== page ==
The Benefits of Running Barefoot
People who run barefoot learn to minimise impact shock, adopting a different style of running from those in shoes, according to research published in Nature this week. This could help us to understand the impact-related injuries suffered by a high percentage of runners.
Daniel Lieberman and colleagues at Harvard University used kinematic and kinetic analyses to observe runners who were either habitually barefoot or who generally wore shoes. Both groups were asked to run in shoes and barefoot, and high-speed camera footage was taken to observe exactly how their feet moved. They also got volunteers to run over a force plate, to analyse how forces were transmitted during different kinds of running.
There are three ways your feet can land when you're running - a rear-foot strike (RFS), landing on the heel first; a mid-foot strike (MFS), when the heel and ball of the foot land simultaneously; and a forefoot strike (FFS), in which the ball of the foot lands before the heel comes down. Sprinters and the habitually barefoot seem to use mainly Forefoot or mid0foot strike, while shod endurance runners (and the majority of joggers) use rear-foot strike.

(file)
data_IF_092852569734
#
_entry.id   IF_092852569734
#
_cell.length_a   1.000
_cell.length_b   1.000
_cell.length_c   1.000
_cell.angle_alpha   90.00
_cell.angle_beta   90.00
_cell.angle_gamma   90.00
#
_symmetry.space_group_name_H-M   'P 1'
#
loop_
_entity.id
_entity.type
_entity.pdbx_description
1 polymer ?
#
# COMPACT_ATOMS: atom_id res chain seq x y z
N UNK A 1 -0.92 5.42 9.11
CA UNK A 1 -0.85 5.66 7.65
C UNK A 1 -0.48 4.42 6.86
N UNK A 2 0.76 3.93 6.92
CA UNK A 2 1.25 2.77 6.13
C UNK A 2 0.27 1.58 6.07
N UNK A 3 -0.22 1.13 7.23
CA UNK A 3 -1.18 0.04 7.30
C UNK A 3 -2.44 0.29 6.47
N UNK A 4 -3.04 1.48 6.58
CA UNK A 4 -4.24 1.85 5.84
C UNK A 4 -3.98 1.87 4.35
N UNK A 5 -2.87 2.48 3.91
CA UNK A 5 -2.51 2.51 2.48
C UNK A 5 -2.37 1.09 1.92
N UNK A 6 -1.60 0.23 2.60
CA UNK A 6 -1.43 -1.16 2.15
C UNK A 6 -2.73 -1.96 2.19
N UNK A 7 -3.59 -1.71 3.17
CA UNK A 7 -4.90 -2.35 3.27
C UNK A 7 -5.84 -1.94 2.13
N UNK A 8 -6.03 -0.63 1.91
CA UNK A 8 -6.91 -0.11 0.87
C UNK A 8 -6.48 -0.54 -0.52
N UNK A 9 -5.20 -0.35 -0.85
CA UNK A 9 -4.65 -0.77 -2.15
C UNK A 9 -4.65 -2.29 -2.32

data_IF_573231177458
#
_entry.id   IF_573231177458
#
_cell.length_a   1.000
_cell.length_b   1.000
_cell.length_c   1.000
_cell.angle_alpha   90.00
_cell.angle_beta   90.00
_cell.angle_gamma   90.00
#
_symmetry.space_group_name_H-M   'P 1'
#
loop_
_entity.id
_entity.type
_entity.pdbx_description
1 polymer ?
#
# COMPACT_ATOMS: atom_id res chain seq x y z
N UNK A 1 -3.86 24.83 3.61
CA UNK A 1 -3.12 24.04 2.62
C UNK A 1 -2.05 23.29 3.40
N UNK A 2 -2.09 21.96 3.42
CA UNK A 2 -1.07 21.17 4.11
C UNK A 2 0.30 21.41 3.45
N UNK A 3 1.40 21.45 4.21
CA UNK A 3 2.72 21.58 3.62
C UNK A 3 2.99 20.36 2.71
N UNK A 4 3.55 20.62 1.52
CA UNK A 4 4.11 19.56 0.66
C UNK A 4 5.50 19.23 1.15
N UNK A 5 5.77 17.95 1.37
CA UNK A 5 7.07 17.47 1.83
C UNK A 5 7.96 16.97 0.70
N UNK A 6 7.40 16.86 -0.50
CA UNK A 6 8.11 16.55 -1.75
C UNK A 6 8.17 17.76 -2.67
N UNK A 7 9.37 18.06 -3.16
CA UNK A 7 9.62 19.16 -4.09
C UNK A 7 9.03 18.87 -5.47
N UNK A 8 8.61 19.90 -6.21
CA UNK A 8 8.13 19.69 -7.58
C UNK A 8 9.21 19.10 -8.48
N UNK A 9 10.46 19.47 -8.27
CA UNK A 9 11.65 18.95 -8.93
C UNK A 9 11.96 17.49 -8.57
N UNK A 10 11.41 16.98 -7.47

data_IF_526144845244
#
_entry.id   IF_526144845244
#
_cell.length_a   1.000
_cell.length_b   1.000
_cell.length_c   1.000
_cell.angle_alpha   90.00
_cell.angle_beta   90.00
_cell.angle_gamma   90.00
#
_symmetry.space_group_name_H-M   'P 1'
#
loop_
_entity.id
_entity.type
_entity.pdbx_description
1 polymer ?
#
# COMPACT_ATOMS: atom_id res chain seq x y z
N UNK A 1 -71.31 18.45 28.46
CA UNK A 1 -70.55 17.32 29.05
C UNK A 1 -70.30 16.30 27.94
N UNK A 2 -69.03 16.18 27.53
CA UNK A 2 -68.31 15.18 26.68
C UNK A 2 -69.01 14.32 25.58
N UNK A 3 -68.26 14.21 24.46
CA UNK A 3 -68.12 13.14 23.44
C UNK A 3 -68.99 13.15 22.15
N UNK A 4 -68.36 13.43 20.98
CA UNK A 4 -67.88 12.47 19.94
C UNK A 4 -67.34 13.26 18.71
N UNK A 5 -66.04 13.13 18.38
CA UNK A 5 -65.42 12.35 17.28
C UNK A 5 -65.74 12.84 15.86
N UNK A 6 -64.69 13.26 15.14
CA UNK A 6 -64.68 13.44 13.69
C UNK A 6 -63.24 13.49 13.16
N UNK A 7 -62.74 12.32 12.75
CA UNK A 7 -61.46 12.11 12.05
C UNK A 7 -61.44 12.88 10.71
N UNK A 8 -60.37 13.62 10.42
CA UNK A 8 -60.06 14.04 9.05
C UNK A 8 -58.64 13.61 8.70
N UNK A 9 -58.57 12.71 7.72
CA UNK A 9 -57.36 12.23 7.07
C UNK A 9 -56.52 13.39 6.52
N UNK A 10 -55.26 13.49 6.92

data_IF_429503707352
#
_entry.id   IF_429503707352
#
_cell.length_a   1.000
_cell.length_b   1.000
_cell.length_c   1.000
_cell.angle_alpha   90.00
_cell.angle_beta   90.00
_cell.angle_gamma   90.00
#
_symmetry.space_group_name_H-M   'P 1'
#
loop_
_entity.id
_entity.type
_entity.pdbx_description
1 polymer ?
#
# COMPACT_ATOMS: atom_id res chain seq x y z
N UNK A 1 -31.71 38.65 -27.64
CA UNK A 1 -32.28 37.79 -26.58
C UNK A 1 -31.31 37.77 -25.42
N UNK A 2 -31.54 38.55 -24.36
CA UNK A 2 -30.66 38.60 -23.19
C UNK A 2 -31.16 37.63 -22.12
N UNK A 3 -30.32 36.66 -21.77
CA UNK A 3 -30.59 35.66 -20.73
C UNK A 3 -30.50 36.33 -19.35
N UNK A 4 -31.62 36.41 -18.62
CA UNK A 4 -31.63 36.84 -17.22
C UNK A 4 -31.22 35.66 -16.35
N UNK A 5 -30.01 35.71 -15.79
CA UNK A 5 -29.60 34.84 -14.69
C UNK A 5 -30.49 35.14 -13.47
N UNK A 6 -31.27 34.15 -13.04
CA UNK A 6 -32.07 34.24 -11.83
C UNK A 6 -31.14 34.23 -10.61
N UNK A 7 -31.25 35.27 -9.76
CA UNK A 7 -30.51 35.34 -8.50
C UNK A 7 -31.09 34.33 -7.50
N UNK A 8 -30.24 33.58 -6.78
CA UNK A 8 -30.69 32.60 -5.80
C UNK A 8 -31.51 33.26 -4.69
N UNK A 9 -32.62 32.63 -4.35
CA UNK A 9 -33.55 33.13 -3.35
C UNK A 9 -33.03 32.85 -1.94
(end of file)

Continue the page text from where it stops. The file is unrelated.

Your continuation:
To understand why we use these different ways of landing, and what it means for injury risk, Lieberman looked at the force profile for each step type. By plotting the forces felt against time on a graph, it was easy to see that rear-foot strike, either in shoes or barefoot, has a large spike of applied force just at the time of landing, while FFS running gives you a very smooth wave, with little or no sudden impact forces - essentially a much smoother ride. This step also helps to lower the body's centre of mass relative to the vertical force, and as such reduces the mean force acting on the feet.
Landing on the forefoot first, therefore, helps to reduce the amount of the body's mass that needs to come to a full stop per step, and considering that most runners will strike the ground around 60 times per kilometre, this is significant for the likelihood of developing repetitive stress injuries.
Humans and their ancestors have probably been running ever since we adapted to bipedal locomotion, and only in running shoes for the last 40 years or so. Evidence from the structure of the modern human foot suggests that it's adapted to get the best out of forefoot-strike running, reducing the likelihood of stress injury, and offering a selective advantage. As the incidence of running injuries remains significant despite advances in footwear technology, it seems that even the best shoes may not be as good for you as no shoes at all!